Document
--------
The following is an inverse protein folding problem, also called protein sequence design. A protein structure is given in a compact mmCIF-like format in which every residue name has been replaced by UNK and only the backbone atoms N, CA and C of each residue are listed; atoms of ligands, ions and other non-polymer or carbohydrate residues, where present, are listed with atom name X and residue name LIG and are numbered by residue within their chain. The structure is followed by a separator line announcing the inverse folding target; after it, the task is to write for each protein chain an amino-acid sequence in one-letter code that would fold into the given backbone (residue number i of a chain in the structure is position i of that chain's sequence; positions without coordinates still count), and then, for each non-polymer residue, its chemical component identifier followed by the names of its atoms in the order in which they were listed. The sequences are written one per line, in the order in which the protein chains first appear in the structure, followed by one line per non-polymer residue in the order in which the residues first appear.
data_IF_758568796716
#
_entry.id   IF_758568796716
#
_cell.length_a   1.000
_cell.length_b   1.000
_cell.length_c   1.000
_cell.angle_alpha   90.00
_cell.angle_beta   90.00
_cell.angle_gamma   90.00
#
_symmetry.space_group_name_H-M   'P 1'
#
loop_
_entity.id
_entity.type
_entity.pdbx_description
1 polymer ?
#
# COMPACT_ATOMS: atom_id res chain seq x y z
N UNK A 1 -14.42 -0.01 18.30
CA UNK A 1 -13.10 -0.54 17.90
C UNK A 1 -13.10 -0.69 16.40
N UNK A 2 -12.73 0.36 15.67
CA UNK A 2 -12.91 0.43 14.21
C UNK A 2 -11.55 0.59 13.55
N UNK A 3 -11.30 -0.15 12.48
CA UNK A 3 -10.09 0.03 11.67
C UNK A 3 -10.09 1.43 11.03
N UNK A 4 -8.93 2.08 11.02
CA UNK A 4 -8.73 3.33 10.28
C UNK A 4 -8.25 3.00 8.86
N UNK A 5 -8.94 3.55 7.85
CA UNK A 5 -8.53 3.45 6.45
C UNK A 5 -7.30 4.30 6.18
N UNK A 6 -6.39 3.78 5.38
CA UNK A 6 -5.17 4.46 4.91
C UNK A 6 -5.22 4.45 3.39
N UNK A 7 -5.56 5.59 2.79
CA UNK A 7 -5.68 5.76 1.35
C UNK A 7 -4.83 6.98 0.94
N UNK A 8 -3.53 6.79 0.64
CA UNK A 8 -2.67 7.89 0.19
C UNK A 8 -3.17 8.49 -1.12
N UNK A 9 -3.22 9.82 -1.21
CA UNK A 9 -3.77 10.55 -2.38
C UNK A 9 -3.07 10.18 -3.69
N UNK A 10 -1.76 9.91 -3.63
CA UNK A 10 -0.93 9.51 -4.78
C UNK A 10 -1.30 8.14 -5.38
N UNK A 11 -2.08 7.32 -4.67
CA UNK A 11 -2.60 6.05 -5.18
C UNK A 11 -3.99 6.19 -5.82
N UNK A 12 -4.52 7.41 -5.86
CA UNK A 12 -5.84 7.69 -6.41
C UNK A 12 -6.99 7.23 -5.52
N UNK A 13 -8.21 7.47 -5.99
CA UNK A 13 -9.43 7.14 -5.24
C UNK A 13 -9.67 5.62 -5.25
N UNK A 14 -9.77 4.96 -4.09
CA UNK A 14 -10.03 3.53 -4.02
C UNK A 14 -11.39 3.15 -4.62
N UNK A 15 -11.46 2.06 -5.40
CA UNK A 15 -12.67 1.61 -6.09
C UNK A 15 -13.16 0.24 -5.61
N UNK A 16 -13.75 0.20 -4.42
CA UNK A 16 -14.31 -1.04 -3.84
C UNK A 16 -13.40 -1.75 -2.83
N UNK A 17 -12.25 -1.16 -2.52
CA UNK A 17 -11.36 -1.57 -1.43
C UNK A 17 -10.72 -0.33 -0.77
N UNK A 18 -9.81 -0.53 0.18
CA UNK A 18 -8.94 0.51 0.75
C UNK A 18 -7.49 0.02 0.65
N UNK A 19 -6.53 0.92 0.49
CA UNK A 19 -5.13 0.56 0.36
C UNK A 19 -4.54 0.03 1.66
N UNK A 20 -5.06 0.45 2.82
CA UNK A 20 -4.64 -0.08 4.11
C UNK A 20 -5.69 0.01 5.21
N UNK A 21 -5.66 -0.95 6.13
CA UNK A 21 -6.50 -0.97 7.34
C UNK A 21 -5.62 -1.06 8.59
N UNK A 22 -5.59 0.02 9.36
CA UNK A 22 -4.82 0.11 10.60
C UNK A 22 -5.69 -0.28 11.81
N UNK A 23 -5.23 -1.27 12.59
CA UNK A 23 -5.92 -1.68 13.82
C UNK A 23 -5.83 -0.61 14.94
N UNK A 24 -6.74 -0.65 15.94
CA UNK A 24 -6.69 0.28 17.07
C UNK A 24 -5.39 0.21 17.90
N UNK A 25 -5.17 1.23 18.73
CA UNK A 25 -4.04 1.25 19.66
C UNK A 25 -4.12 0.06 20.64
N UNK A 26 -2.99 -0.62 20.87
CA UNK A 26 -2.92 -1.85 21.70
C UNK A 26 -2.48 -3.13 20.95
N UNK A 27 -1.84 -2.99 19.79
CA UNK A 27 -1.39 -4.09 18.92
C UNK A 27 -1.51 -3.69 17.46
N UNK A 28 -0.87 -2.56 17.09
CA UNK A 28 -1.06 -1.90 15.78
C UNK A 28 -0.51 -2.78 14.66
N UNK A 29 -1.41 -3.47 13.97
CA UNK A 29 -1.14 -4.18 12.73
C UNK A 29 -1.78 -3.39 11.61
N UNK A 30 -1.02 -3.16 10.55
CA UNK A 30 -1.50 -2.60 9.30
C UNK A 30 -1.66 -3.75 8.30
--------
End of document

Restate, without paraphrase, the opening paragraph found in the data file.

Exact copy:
The following is an inverse protein folding problem, also called protein sequence design. A protein structure is given in a compact mmCIF-like format in which every residue name has been replaced by UNK and only the backbone atoms N, CA and C of each residue are listed; atoms of ligands, ions and other non-polymer or carbohydrate residues, where present, are listed with atom name X and residue name LIG and are numbered by residue within their chain. The structure is followed by a separator line announcing the inverse folding target; after it, the task is to write for each protein chain an amino-acid sequence in one-letter code that would fold into the given backbone (residue number i of a chain in the structure is position i of that chain's sequence; positions without coordinates still count), and then, for each non-polymer residue, its chemical component identifier followed by the names of its atoms in the order in which they were listed. The sequences are written one per line, in the order in which the protein chains first appear in the structure, followed by one line per non-polymer residue in the order in which the residues first appear.